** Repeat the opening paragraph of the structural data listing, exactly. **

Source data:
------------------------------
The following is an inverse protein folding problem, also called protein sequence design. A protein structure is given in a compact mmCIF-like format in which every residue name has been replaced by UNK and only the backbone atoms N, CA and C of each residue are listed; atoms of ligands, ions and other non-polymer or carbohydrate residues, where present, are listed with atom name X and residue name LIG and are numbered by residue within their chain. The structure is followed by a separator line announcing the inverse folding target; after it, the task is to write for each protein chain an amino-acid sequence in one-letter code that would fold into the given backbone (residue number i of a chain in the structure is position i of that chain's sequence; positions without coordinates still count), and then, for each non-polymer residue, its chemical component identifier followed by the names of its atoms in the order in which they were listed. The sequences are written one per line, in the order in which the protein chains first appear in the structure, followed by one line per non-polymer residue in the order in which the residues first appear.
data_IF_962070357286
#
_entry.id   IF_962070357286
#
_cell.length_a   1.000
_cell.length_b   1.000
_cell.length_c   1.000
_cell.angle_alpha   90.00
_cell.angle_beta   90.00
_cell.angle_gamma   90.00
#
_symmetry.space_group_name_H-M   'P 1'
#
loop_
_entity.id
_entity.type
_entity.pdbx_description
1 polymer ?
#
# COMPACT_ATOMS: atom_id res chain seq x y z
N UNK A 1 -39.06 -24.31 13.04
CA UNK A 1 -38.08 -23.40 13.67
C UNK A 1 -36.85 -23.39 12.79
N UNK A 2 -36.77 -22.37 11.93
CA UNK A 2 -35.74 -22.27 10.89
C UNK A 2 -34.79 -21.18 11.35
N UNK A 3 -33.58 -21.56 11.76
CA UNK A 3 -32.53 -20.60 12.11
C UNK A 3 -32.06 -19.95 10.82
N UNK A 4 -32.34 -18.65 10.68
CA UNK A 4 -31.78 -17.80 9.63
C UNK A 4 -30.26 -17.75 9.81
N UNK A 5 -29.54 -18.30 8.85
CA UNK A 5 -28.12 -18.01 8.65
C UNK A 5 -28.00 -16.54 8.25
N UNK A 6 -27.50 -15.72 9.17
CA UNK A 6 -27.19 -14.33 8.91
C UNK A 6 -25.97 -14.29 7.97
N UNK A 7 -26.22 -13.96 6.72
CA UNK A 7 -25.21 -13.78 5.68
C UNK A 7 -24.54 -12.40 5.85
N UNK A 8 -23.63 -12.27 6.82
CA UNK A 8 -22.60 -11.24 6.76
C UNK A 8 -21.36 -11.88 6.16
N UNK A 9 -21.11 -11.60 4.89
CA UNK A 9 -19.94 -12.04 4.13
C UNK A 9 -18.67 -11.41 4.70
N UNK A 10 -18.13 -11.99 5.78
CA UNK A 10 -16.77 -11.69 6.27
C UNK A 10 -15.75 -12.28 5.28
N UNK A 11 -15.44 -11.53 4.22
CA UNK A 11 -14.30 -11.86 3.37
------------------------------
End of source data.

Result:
The following is an inverse protein folding problem, also called protein sequence design. A protein structure is given in a compact mmCIF-like format in which every residue name has been replaced by UNK and only the backbone atoms N, CA and C of each residue are listed; atoms of ligands, ions and other non-polymer or carbohydrate residues, where present, are listed with atom name X and residue name LIG and are numbered by residue within their chain. The structure is followed by a separator line announcing the inverse folding target; after it, the task is to write for each protein chain an amino-acid sequence in one-letter code that would fold into the given backbone (residue number i of a chain in the structure is position i of that chain's sequence; positions without coordinates still count), and then, for each non-polymer residue, its chemical component identifier followed by the names of its atoms in the order in which they were listed. The sequences are written one per line, in the order in which the protein chains first appear in the structure, followed by one line per non-polymer residue in the order in which the residues first appear.